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I would like to create two letters for a single person. One letter will be sent to a person's old address and another will be sent to a person's new address. Would this be two different reports with a slight variation in the SQL or is there a way to simply create both letters with a single report?

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If the only thing that is different is the address, then one report will do the trick. Just have field(s) in the report for the address and let it populate at runtime. Are the two addresses in different records, or in different fields in the same record? –  Harv Jan 9 '12 at 15:36
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Please provide some more info. Database (Tables, etc.) strucutre. –  aF. Jan 9 '12 at 15:36
    
Currently, both addresses are in a single record in separate fields. One is called OldAddress and the other is NewAddress. –  The Vanilla Thrilla Jan 9 '12 at 15:40
    
I don't understand though what I should do. Maybe I'm looking at this the wrong way. I've never done a letter before in SSRS. As of right now, I'm simply showing a textbox that has their address. However, I'm not sure how I can set it for both fields but have only one display. Only thing I can think of would be to use an If statement that says "If the page is odd, send to old address. If page is even send to new." As long as each letter is one page, this should work correct? Or is there a better way? –  The Vanilla Thrilla Jan 9 '12 at 15:50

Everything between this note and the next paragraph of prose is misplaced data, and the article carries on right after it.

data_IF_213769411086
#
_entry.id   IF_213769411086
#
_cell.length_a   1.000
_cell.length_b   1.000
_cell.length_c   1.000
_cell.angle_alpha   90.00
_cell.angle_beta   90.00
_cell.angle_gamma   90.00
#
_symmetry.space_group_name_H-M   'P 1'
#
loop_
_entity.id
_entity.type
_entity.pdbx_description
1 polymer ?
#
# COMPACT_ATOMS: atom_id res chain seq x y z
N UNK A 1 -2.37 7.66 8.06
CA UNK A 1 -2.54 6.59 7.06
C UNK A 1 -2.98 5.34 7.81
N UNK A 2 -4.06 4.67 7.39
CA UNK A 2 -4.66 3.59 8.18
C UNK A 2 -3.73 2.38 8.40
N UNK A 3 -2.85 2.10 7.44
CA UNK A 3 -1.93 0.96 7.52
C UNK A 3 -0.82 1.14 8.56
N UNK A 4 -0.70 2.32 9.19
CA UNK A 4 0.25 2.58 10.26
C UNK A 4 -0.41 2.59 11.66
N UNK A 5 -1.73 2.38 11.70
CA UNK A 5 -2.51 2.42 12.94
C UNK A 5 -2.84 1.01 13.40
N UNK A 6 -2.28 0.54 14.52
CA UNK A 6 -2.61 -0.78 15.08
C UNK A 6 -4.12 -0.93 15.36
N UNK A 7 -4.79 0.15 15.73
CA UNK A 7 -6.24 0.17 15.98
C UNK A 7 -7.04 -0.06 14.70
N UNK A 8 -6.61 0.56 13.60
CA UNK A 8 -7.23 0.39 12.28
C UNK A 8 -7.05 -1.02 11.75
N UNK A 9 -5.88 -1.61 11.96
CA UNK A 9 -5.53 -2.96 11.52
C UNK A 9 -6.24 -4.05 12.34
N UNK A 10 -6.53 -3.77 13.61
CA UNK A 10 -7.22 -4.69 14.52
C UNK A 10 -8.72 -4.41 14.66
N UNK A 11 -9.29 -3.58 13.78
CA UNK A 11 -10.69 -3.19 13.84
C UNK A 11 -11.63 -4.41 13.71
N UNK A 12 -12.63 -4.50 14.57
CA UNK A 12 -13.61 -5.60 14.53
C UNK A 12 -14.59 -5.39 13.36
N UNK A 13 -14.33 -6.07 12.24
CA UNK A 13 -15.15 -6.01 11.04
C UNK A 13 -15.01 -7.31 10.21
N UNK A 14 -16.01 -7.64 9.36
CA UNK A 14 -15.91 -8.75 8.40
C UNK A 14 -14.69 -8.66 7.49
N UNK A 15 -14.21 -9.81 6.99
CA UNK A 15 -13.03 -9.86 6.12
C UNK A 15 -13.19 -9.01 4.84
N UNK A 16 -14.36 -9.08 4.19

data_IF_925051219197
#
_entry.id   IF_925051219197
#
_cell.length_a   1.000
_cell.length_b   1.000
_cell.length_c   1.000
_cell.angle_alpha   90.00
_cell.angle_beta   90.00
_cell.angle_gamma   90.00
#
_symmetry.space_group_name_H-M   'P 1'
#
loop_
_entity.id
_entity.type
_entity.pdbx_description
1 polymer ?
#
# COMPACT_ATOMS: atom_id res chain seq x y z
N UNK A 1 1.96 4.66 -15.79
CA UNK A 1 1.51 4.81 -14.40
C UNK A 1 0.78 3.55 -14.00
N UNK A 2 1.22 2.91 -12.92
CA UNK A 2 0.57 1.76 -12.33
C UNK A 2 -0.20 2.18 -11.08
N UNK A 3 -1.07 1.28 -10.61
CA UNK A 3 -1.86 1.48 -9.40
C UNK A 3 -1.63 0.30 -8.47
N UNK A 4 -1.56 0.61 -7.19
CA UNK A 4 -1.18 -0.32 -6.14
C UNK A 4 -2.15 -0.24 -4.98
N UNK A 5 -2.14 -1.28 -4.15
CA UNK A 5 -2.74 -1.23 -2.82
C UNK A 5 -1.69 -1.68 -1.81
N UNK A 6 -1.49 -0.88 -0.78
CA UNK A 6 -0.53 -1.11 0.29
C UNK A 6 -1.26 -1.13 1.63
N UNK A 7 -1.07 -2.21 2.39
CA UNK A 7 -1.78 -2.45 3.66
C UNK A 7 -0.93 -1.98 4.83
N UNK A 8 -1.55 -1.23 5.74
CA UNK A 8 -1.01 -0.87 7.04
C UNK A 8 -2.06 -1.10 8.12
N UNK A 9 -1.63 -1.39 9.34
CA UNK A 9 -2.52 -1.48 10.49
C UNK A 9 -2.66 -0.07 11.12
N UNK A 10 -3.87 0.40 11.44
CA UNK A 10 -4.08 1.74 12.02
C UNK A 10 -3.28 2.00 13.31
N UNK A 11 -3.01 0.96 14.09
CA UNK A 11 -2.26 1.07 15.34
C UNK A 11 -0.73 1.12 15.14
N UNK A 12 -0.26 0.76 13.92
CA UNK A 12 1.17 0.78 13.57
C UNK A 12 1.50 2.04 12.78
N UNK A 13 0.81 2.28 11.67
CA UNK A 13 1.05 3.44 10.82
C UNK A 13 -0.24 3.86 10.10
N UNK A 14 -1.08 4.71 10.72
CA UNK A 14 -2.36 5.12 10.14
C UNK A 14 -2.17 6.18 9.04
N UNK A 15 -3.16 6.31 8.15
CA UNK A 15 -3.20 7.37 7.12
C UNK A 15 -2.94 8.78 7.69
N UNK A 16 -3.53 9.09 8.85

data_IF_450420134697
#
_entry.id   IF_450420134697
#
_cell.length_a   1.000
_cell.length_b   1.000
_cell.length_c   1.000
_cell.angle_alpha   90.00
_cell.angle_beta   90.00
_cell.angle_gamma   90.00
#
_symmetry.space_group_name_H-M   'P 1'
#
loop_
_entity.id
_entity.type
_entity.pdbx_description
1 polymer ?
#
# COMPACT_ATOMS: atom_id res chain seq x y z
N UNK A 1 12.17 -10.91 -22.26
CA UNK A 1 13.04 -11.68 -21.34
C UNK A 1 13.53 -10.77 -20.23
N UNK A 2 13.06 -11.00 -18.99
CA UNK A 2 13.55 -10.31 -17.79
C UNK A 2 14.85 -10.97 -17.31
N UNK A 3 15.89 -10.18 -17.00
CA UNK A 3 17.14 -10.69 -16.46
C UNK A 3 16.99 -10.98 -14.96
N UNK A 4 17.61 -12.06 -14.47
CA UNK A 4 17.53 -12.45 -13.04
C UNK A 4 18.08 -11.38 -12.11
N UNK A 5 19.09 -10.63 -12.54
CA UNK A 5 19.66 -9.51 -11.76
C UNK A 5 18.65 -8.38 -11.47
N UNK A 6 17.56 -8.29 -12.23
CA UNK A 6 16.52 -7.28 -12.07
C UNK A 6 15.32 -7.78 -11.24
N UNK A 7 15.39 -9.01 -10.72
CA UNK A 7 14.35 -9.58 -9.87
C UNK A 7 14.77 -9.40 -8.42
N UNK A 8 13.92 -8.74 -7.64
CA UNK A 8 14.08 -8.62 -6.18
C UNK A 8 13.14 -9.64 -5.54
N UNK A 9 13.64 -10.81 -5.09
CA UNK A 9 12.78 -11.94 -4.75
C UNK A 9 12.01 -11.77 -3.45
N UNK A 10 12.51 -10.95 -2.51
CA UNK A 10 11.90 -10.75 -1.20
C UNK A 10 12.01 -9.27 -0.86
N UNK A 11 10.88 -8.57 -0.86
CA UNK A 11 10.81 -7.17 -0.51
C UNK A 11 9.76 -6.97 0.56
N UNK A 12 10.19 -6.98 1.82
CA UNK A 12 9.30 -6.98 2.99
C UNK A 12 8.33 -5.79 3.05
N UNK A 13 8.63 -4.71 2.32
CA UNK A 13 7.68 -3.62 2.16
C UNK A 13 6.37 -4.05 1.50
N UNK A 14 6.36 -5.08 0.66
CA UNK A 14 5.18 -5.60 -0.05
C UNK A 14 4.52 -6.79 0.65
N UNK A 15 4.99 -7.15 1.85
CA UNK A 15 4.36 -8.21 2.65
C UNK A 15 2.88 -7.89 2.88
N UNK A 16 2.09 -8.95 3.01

2 Answers 2

up vote 2 down vote accepted

In a normallized database, you would show the old address and new address in two separate records, perhaps in a related table linked by person ID or something similar. You should look up and read about normalization. Certainly you should aim for at least 3rd normal form.

For your current problem, you could create a unionized view

select NewAddress As Address from TableName
union
select OldAddress as Address from TableName

Then report on the values in the view. You might want to have some more fields as well, such as the person's name. The fields you select in the first select statement must be the same number and type as those in the second select statement. Also you can still add a where clause and an order by clause.

Check on the union operator online.

Hope this helps

Harv

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There are a couple of approaches you could use:

  • union the old and new addresses in the query, then report on the query with a single detail section for each dataset row.
  • alternatively, report off the Table and include two detail rows, one each for the old and new address, and conditionally suppress each section depending on whether the relevant address is NULL.
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